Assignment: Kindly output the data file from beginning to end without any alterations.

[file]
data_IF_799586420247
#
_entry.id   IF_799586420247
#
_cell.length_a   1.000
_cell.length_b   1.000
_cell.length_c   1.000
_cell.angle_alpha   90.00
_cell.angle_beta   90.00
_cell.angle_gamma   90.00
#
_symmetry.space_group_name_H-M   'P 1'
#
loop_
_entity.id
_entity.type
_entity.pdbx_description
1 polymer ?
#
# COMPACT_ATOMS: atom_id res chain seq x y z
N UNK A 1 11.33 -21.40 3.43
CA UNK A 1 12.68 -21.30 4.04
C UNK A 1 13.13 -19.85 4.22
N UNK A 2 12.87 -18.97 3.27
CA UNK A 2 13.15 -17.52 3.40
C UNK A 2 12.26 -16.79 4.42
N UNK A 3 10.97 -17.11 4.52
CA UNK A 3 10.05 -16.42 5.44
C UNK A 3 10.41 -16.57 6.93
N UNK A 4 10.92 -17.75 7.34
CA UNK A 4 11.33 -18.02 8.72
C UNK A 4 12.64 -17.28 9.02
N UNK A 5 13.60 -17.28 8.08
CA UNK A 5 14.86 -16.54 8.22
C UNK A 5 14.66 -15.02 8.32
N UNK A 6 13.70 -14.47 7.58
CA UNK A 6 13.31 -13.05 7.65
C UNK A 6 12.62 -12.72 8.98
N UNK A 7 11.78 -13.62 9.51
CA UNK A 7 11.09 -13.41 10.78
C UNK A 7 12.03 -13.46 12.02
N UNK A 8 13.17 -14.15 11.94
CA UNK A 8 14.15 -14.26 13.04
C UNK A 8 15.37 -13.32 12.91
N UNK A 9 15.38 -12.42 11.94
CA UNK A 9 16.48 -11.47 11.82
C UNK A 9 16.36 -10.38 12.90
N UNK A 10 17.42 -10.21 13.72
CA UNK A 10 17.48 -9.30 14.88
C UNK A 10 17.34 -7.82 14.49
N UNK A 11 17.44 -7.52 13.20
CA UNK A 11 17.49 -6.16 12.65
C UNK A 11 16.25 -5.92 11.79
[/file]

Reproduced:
data_IF_799586420247
#
_entry.id   IF_799586420247
#
_cell.length_a   1.000
_cell.length_b   1.000
_cell.length_c   1.000
_cell.angle_alpha   90.00
_cell.angle_beta   90.00
_cell.angle_gamma   90.00
#
_symmetry.space_group_name_H-M   'P 1'
#
loop_
_entity.id
_entity.type
_entity.pdbx_description
1 polymer ?
#
# COMPACT_ATOMS: atom_id res chain seq x y z
N UNK A 1 11.33 -21.40 3.43
CA UNK A 1 12.68 -21.30 4.04
C UNK A 1 13.13 -19.85 4.22
N UNK A 2 12.87 -18.97 3.27
CA UNK A 2 13.15 -17.52 3.40
C UNK A 2 12.26 -16.79 4.42
N UNK A 3 10.97 -17.11 4.52
CA UNK A 3 10.05 -16.42 5.44
C UNK A 3 10.41 -16.57 6.93
N UNK A 4 10.92 -17.75 7.34
CA UNK A 4 11.33 -18.02 8.72
C UNK A 4 12.64 -17.28 9.02
N UNK A 5 13.60 -17.28 8.08
CA UNK A 5 14.86 -16.54 8.22
C UNK A 5 14.66 -15.02 8.32
N UNK A 6 13.70 -14.47 7.58
CA UNK A 6 13.31 -13.05 7.65
C UNK A 6 12.62 -12.72 8.98
N UNK A 7 11.78 -13.62 9.51
CA UNK A 7 11.09 -13.41 10.78
C UNK A 7 12.03 -13.46 12.02
N UNK A 8 13.17 -14.15 11.94
CA UNK A 8 14.15 -14.26 13.04
C UNK A 8 15.37 -13.32 12.91
N UNK A 9 15.38 -12.42 11.94
CA UNK A 9 16.48 -11.47 11.82
C UNK A 9 16.36 -10.38 12.90
N UNK A 10 17.42 -10.21 13.72
CA UNK A 10 17.48 -9.30 14.88
C UNK A 10 17.34 -7.82 14.49
N UNK A 11 17.44 -7.52 13.20
CA UNK A 11 17.49 -6.16 12.65
C UNK A 11 16.25 -5.92 11.79